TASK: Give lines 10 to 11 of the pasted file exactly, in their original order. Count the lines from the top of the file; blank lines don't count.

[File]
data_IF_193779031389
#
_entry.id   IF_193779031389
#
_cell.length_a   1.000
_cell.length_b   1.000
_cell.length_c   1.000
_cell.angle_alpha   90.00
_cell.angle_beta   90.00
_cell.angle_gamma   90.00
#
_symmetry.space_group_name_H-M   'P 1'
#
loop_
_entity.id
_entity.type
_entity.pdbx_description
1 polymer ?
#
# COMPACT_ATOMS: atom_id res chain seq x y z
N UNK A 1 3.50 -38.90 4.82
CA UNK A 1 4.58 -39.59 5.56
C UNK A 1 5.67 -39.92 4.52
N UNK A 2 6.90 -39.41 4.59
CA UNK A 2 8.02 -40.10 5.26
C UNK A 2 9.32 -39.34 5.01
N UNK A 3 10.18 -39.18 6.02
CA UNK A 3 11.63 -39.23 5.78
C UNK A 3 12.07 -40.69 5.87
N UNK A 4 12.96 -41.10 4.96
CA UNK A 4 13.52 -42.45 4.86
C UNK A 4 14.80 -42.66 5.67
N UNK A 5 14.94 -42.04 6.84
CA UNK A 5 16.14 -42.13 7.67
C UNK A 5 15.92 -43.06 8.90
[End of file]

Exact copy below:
_cell.angle_gamma   90.00
#